Types and Uses of Wood Chisels

Types and Uses of Wood Chisels

A wood chisel shaving pieces off a wood block.

Figure 1: A wood chisel shaving pieces off a wood block.

Wood chisels are used to cut and shape wood. They have been used for thousands of years, with different types being developed for specific applications. This article examines a select number of chisels for woodworking and specialty chisels.

Table of contents

What is a chisel?

As seen in Figure 1, a chisel is a tool with a long, flat blade. It can cut through wood, metal, and masonry. Some chisels are suitable for hitting with a wooden chisel mallet to make deep cuts, whereas others only need manual pressure to make fine cuts. To learn more about chisels, read our chisel overview article.

How wood carving chisels work?

A wood chisel operates like a wedge. When a woodworker drives the edge of the wood chisel into a piece of wood, the tool’s beveled edge splits apart the fibers of the wood. The result is a chip of wood coming off the wood block. This operation is why having a sharp chisel is essential for wood chiseling. The sharper the chisel is, the less damage its edge will do to the wood surrounding the cut. Learn more about how to sharpen a chisel by reading our article about chisel sharpening.

Types of wood chisels

Five wood carving chisels can handle most woodworking needs: bench chisel, firmer chisel, mortise chisel, paring chisel, and construction chisel. The following table describes each chisel’s specifications and distinctive features.

Table 1: Wood chisel tool types

Chisel type Specifications Distinctive feature(s)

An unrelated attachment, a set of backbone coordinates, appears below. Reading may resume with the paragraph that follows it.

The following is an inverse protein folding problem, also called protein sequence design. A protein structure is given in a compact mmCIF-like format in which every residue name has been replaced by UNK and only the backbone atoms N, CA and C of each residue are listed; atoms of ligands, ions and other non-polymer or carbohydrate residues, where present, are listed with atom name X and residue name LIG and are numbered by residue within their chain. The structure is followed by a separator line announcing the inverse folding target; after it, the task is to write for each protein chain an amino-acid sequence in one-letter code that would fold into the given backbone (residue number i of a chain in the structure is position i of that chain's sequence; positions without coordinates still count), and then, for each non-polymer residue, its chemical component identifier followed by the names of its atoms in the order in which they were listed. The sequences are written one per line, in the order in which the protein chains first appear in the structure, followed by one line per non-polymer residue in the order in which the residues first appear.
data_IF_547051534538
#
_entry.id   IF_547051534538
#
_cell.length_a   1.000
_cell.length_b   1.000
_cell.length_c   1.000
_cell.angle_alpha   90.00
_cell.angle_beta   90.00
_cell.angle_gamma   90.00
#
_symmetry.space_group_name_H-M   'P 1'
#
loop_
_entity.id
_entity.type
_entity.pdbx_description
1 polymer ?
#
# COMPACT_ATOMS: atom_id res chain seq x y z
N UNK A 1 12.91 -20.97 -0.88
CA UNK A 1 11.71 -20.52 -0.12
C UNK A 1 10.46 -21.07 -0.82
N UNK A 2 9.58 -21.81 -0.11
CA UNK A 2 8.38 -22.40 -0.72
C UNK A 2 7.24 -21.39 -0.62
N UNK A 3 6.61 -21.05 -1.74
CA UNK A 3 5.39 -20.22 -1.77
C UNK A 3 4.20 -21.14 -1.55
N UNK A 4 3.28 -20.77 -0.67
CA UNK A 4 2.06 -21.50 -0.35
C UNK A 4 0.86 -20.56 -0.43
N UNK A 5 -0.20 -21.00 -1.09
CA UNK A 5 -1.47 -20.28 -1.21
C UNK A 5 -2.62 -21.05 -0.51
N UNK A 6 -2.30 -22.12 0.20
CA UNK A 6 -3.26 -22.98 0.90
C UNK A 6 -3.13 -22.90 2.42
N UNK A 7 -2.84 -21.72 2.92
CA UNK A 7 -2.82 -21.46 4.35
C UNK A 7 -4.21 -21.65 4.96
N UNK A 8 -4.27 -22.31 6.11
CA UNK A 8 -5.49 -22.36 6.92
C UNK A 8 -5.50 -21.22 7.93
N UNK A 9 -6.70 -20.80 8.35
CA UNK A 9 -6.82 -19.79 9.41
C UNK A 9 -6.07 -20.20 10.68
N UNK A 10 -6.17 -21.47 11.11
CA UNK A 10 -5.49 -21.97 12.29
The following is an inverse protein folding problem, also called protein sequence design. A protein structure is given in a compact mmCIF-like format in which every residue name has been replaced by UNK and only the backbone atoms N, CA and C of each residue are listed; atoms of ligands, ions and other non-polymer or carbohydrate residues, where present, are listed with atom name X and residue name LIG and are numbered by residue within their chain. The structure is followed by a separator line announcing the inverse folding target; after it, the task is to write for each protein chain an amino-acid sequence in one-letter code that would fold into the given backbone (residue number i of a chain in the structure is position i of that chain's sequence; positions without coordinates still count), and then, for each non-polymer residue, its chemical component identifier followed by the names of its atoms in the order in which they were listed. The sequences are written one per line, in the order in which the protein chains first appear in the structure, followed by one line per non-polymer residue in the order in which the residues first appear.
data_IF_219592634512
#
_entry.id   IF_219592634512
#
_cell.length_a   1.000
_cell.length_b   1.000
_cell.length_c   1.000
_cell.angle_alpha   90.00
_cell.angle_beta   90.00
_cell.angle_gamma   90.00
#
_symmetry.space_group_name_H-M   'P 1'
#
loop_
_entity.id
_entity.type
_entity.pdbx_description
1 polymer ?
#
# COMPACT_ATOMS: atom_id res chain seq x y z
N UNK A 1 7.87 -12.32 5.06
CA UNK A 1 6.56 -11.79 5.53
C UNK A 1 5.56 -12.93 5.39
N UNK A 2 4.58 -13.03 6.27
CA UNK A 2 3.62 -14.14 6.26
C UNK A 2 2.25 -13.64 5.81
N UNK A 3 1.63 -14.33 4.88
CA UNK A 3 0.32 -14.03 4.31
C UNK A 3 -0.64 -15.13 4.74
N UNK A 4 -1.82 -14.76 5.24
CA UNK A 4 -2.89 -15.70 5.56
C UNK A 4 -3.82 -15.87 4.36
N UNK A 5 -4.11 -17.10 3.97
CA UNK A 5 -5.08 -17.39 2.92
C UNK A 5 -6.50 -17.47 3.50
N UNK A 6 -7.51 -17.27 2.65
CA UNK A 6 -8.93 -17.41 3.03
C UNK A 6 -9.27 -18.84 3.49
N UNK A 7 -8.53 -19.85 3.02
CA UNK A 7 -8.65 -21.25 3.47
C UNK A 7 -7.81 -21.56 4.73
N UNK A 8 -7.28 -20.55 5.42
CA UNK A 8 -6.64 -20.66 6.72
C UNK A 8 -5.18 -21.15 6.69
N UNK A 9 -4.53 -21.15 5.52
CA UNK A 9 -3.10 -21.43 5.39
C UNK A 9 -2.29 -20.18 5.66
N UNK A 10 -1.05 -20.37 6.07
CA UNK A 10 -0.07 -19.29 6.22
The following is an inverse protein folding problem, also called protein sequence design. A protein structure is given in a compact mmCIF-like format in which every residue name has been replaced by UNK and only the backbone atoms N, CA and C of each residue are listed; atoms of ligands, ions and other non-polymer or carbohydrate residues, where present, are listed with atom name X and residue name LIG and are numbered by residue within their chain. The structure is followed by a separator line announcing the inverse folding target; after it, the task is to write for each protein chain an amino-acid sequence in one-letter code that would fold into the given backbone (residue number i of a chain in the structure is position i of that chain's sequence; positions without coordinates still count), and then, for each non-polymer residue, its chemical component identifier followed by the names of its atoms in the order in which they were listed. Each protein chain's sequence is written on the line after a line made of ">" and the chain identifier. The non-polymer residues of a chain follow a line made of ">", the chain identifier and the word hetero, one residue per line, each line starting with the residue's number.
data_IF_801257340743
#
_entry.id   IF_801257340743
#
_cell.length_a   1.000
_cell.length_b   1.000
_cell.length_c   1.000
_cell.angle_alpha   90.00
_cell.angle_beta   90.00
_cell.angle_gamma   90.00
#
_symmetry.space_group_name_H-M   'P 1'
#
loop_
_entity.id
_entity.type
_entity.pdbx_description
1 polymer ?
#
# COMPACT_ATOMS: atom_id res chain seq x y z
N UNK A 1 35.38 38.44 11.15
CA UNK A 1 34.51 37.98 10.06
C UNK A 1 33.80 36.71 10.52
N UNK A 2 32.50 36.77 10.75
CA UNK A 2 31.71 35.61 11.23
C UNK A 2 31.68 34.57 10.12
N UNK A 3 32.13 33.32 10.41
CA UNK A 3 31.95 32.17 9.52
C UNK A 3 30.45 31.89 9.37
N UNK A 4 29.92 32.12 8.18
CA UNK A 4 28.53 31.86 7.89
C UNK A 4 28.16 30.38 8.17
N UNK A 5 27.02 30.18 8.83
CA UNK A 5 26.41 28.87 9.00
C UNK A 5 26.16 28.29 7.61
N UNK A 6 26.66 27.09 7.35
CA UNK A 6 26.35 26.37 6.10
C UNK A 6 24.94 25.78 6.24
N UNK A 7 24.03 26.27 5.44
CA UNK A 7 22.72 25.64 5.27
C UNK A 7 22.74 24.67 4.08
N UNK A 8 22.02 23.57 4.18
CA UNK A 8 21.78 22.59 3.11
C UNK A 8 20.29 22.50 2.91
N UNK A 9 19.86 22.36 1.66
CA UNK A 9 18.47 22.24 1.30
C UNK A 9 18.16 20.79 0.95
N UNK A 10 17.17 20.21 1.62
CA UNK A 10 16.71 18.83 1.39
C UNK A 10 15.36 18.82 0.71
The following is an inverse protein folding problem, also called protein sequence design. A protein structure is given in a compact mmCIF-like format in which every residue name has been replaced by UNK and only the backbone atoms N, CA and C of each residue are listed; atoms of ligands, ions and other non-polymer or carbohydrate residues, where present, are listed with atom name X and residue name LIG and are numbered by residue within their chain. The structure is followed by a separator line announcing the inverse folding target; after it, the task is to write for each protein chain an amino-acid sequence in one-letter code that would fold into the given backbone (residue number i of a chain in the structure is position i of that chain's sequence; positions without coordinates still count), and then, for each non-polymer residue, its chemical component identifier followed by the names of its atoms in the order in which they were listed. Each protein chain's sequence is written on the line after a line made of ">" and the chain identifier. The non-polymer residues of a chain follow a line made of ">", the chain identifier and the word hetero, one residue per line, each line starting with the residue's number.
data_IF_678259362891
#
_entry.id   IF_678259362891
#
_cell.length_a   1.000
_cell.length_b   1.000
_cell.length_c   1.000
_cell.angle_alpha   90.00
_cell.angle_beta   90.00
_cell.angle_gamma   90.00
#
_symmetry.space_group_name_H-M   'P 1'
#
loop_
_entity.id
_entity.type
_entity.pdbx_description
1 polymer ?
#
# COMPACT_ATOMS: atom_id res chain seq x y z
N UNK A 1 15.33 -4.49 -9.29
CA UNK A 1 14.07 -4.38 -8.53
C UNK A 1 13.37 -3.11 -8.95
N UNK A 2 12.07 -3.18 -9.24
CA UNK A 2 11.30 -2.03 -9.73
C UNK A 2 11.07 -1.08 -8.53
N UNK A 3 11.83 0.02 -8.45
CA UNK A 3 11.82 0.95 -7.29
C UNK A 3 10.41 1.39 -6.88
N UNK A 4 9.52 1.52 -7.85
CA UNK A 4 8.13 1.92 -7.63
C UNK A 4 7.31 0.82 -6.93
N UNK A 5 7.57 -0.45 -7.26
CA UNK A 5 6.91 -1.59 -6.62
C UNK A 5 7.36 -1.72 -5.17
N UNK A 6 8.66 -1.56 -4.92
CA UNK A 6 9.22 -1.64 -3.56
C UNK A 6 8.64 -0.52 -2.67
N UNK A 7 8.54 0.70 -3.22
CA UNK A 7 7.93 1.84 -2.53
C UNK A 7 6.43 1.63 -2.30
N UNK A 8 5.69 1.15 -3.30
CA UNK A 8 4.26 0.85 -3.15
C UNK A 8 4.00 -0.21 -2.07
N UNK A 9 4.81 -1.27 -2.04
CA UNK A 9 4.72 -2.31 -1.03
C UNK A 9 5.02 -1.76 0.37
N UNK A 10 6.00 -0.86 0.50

Bench chisel

25° beveled edge on the front of the blade

The most common chisel found on a workbench, thus its name. The beveled edge is suitable for cutting dovetail and mortise-and-tenon joints.

Thin 90° edge on the bottom
Wider 90° edge on the bottom (alternative bottom edge)
Firmer chisel 25° bevel and 90° edge Good for paring (trimming away outer edges) and chopping.

Mortise chisel

30° bevel and 90° edge

Leading edge is stronger. Chops mortises (Figure 2 labeled B), which are holes that receive tenons (Figure 2 labeled A).

Harder steel: A2 or PM-V11

Paring chisel

Primary bevel has a low level (e.g., 17°)

Great for paring end grains and softwoods. It has a long handle for better control.

Harder steel: Cr-Mn steel helps it keep its sharp edge
Construction chisel Similar to a bench chisel but has a rubber handle instead of a wood handle Construction chisels can take a lot of abuse so they are suitable for demolition projects.
A tenon (A) fits into a mortise (B).

Figure 2: A tenon (A) fits into a mortise (B).

Specialty wood chisels

Beyond the list of chisels above, there are other chisels that make certain woodworking tasks easier. These are butt chisels, dovetail chisels, corner chisels, framing chisels, and slick chisels.

  • Butt chisel: The original purpose of a butt chisel is to carve mortises for the installation of butt hinges. These chisels typically have wider blades than bench chisels. Due to their short length, many woodworkers prefer using butt chisels to chisel wood for other woodworking jobs.
  • Dovetail chisel: Dovetail chisels have a triangular cross-section that allows the blade to fit nicely into a dovetail. These chisels can initially cut dovetails but are better at refining dovetails after cut by a bench chisel.
  • Corner chisel: Corner chisels have two cutting blades at 90° angles. These tools are useful for refining corners of a mortise.
  • Framing chisel: A framing chisel is similar to a firmer chisel but is wider and longer. It’s suitable for cutting out mortises and rough carpentry work.
  • Slick chisel: A slick chisel is like a long paring chisel. Its ideal use is to take long, thin slices off a wood block.

Wood chisel handles